The Case for Collecting
By Bruce McKinney
Everyone collects something. It's a strong human instinct. Most such collections are random and casual, often the initially inadvertent accumulation of seashells or whatever. Something was interesting or pretty and seemed worth retaining. My father was not a collector and again he was. Over his forty years of playing golf he rarely threw away his score cards or bag tags. In time, as clips and rubber bands gave way this ephemera would land in a drawer that became "Dad's golf stuff." It wasn't a collection and yet it was. On a rainy summer Saturday or in the dead of winter he'd occasionally reorganize the material into groups while talking about a course, round, or playing partners. Piles of more than 4 inches, the height of the drawer, were divided by place and era. In time his golf photographs emigrated from the family albums into the golf drawer. It was an inadvertent collection.
My mother would have said she wasn't a collector but she bought a lot of clothes and never seemed to throw anything away. Her sister and aunt shared her passion and locked themselves into her bedroom every few months to try things on. "I'm about five pounds away on that one." Her clothes were not only her history, they were also an element of her discipline. She would not have called her clothes a collection but I think they were.
Neither golf nor clothes ever meant much to me. My interests were history and place. I wasn't born with it but I was introduced early.
By a simple stroke of luck, that would have been arranged by my Mother, I spent an afternoon in 1956 with Bill Heidgerd, then President of the New Paltz [New York] Historical Society. He was an "old book" dealer and I ten. His book shop was his living room, his house one of the "old stones" on Huguenot Street. His books were on shelves, their fragile bindings, aged paper and fecund aroma together the single seed that sprouted into a lifelong interest in old material, their secrets and histories. He showed me some of what he had and spoke of what he dreamed of finding. His dream became mine, the pursuit of the "known to exist" but, for him, the yet to be discovered. His two elusives were pamphlet-books: The Indians by Abraham Bevier, printed in Rondout in 1846, and Tom Quick, The Indian Slayer published in Monticello in 1852. Had he lived a few more decades he would have seen, as I did, these Hudson Valley incunables arrive in the auction rooms and appear on the internet. Today I have three copies of the Bevier and two of the Tom Quick. The Bevier became a study of Rondout and today a collection of this place which today exists mostly in memory.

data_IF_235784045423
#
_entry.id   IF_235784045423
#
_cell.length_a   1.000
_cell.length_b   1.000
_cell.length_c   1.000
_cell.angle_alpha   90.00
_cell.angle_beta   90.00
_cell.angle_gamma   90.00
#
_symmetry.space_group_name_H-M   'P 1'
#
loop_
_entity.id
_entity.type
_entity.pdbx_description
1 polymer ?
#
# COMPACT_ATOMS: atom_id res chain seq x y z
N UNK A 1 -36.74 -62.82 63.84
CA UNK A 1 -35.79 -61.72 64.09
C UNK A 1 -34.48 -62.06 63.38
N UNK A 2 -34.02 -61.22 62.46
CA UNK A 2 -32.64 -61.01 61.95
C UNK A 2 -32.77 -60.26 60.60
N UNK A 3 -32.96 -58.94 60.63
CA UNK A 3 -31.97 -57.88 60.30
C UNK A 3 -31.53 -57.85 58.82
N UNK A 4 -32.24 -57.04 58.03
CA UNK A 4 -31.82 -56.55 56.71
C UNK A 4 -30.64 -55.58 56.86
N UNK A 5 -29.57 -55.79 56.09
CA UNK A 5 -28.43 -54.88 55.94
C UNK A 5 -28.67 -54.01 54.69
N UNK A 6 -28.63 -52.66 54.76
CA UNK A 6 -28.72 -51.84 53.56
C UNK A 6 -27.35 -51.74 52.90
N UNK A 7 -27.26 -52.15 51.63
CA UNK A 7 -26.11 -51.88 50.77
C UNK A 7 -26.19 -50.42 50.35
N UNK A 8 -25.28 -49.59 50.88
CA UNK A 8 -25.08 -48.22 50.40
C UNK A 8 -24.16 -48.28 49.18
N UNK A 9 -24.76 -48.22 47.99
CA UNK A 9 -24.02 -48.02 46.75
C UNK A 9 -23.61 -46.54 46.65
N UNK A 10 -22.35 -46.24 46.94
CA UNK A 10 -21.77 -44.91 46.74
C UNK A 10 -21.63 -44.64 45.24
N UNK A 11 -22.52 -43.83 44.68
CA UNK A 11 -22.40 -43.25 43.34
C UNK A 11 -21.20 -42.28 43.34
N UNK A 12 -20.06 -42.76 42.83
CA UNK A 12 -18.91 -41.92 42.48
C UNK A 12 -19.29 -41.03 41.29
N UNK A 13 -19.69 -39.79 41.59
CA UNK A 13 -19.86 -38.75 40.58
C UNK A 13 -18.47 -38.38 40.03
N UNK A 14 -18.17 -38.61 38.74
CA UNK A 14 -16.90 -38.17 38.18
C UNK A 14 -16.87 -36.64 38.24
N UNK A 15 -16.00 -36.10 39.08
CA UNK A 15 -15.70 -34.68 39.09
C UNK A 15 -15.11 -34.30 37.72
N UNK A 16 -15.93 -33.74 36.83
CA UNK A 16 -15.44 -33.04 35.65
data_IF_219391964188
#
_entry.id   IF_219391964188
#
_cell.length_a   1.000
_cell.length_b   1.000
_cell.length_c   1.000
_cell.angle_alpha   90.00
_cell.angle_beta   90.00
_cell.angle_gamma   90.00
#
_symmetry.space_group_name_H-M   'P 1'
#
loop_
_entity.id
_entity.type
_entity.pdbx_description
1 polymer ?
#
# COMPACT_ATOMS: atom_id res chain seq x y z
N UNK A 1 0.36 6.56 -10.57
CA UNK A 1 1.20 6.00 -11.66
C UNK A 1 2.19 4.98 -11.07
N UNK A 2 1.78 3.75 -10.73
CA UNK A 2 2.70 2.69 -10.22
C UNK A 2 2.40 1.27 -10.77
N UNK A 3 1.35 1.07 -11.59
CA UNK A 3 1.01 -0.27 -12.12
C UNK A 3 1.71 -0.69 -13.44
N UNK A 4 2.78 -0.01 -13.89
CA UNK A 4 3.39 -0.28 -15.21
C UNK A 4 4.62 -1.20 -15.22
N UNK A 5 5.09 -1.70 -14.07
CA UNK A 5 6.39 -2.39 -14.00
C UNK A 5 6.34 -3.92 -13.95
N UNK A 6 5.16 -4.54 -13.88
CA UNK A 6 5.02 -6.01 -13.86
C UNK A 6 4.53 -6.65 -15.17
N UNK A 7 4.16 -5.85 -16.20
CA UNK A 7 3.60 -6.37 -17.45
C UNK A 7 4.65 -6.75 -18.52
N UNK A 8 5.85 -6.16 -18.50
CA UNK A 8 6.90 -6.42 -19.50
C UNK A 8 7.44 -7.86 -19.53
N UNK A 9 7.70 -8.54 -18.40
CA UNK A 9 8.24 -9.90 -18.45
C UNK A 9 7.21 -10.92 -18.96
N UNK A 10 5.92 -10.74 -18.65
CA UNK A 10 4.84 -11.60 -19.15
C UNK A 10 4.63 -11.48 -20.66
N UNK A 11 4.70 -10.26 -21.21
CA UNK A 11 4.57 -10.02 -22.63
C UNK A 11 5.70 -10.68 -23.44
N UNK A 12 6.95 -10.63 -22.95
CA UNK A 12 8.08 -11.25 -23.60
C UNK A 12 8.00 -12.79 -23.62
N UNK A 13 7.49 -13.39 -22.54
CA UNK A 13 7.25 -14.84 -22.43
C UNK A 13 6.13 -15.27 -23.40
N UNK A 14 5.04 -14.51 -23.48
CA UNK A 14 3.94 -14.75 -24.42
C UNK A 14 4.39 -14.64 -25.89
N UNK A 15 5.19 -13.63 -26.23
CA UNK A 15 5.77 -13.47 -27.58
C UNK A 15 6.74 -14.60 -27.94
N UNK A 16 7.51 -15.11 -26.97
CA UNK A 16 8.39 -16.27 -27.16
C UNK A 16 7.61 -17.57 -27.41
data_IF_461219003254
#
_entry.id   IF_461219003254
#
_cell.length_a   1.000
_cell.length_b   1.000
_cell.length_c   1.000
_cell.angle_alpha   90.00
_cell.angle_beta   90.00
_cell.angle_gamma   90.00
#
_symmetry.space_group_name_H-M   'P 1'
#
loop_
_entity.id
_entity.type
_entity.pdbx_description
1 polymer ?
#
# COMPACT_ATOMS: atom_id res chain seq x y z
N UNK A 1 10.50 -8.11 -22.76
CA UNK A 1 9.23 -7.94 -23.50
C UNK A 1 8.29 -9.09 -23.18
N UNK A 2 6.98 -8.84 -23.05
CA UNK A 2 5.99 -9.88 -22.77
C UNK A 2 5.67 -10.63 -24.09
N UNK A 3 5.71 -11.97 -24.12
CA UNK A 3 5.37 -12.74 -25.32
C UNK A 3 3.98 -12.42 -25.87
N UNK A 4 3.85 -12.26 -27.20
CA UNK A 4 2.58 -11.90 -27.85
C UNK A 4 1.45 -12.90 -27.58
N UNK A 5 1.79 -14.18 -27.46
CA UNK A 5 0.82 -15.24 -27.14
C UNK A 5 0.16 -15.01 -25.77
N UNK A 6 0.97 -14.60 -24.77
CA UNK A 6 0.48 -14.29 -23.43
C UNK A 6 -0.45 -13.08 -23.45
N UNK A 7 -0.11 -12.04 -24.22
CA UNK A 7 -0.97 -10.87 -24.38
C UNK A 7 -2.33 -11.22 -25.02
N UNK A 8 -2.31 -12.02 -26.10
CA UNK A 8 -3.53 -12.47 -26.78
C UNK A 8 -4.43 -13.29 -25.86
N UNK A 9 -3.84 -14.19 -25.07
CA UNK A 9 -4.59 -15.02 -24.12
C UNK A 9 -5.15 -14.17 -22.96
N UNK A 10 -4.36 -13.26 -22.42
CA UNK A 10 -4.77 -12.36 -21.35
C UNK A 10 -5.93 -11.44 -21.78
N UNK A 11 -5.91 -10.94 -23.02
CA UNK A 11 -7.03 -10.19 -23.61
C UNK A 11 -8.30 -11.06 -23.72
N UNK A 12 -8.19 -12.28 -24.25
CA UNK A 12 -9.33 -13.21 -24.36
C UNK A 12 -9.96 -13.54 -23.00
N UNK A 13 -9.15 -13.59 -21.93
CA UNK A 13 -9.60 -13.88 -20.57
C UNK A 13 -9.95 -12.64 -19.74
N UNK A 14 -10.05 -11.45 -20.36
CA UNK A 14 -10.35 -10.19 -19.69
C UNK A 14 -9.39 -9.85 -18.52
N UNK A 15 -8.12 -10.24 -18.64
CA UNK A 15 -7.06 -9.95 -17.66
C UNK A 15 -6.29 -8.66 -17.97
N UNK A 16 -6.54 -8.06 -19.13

It might have been different for me if, instead of spending an afternoon with an old bookman, I had spent it with a mechanic. If so, today I might own some old cars or possibly their manuals. Living in a small town fifty years ago the options were fewer but almost everyone 'accumulated' something. The subject interested me and I continued.
These days many dealers are concerned if there is a new generation of collectors. There is. They come and go on AE in an often invisible way. By the time they arrive most have settled on a subject, if not a methodology, and their challenge become the pursuit of it as information and sometimes object. Just a few days ago a collector, who is an AE Monthly reader, was exploring Google Books that I've written about recently. References to an auction catalogue of his family's history led him to search for it online and it turns out to be one of about 1,600 auction catalogues I list in Books for Sale. It's the dispersal at Anderson Galleries in the 1920's of a book collection of a distant family member. It's his Tom Quick.